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Innovative use of data helps Johnston County Schools close achievement gaps

North Carolina district uses i-Ready to differentiate instruction and improve classroom outcomes

Leaders in Johnston County Schools in central North Carolina knew they needed to find more effective ways to help struggling students, close the achievement gap and meet their core instructional priorities. So they carefully planned a pilot program to choose the best adaptive learning system for the district’s 25,000 K8 students and their educators.

“We convened teachers, school leaders and administrators from across the district to determine which program could best provide the support and individualized instruction that our students deserve,” says Rodney Peterson, Chief Administrative Officer of Johnston County Schools.

Based on their program evaluation and data from the pilot schools, the district chose i-Ready, an adaptive diagnostic and standards mastery assessment with online personalized instruction.

“We looked at end-of-year assessment data from the pilot schools using i-Ready,” says Kristy Stephenson, Executive Director of School Improvement and Accountability. “Those schools saw significant gains in proficiency.”

One reason the district chose i-Ready is that it is very closely tied to state standards. “The big-picture view is that i-Ready supports our core instructional priorities,” says Peterson. i-Ready’s diagnostic generates reports that show where students are struggling, broken down by grade level, standard, domain and subdomain. Johnston County’s teachers use these reports to precisely target instructional intervention and to ensure that students are spending enough time in i-Ready instruction each week to realize the greatest gains.

The reports also help teachers save time when planning differentiated instruction. “Before, our teachers would have to plan instruction for the classroom and for small groups, which is double the work,” according to Katie Wall, Data Specialist. “But these reports help teachers form instructional groups and offer suggestions of targeted instructional resources so that teachers can focus on their classroom instruction.” District leaders knew that thoughtful planning and ongoing dialogue would be key to successfully implementing blended learning and getting the most out of the program.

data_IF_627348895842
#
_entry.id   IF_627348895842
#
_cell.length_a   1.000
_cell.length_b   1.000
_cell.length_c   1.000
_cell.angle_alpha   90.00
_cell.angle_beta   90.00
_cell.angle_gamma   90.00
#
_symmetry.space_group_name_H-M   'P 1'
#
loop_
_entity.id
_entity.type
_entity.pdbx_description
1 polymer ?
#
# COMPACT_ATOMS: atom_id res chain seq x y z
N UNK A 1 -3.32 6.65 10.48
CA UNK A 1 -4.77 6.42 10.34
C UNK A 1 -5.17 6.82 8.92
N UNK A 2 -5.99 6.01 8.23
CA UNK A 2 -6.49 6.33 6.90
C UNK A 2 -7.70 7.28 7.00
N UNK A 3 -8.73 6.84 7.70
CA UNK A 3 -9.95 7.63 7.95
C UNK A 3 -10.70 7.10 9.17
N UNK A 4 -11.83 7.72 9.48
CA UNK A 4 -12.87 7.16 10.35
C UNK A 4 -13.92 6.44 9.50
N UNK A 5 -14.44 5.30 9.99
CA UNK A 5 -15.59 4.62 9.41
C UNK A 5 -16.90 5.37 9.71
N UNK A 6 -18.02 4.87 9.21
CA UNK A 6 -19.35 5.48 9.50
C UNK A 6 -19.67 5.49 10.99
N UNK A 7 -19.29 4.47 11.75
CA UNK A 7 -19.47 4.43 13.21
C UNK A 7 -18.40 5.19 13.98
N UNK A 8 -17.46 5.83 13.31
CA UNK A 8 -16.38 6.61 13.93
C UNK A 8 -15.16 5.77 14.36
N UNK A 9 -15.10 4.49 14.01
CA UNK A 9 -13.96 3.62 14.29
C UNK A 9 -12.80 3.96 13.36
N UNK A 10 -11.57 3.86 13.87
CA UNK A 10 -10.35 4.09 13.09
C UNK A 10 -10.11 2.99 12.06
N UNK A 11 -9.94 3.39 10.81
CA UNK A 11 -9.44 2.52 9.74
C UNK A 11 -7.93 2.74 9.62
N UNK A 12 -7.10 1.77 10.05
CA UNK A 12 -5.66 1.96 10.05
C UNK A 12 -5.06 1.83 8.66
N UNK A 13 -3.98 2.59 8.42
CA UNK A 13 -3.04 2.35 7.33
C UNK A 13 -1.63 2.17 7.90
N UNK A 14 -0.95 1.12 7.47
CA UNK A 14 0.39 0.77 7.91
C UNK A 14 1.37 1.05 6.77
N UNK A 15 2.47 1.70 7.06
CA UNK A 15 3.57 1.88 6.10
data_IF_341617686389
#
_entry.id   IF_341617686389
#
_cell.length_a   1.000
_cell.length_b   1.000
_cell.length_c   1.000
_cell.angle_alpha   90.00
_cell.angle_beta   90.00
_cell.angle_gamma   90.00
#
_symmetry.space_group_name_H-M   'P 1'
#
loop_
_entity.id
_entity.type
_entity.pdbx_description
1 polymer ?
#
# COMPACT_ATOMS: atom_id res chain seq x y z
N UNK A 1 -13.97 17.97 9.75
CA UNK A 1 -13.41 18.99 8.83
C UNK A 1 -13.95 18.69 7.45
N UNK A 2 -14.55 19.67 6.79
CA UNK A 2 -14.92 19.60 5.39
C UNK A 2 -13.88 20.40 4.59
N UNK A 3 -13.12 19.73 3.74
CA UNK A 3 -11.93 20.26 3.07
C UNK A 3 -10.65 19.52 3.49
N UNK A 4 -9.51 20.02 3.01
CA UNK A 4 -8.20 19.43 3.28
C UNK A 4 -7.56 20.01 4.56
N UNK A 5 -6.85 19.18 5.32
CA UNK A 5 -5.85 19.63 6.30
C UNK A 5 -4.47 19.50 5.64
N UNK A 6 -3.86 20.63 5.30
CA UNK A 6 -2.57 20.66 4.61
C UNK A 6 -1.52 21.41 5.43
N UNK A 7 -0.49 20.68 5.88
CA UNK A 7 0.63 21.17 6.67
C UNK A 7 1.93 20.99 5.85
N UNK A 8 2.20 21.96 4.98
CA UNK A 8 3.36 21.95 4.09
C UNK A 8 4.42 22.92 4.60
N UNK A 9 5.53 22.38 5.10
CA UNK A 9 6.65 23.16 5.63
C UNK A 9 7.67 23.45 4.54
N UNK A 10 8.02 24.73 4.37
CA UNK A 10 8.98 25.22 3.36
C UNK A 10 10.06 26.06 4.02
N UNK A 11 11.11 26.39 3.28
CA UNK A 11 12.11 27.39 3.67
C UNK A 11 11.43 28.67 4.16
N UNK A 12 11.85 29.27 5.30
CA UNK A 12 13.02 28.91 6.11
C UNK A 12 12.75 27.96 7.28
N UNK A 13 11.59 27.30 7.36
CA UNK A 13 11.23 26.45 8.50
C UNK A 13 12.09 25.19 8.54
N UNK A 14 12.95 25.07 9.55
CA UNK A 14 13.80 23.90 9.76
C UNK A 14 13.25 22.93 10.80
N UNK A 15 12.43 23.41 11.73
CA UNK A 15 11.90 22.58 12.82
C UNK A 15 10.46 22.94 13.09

A policy of constant communication among administrators, school leaders and teachers guides their approach. “We have contacts at each school who can discuss the most effective practices for using i-Ready that are leading to student gains,” explains Wall. “A teacher is more likely to turn to another teacher down the hallway to answer questions, so we have teams of i-Ready experts in each building.” Johnston County Schools also organizes regular exchanges of best practices through professional learning communities. The district provides the PLCs with guiding questions to facilitate productive, data-driven conversations that ensure each student is getting the best possible instruction. The district is also committed to leading regional trainings on data-driven instruction twice per year and frequently disseminates professional development tips to school leaders and teachers.

As the program has been implemented across the district, Johnston County Schools is seeing positive results. Diagnostic data shows noticeable improvements in student performance, and teachers appreciate the targeted instructional support they are able to provide for struggling students.

“i-Ready is enabling us to close achievement gaps for our students,” says Stephenson, “by supporting teachers and providing individualized instruction that meets our students exactly where they most need help.”

For more information, visit www.i-ready.com/tour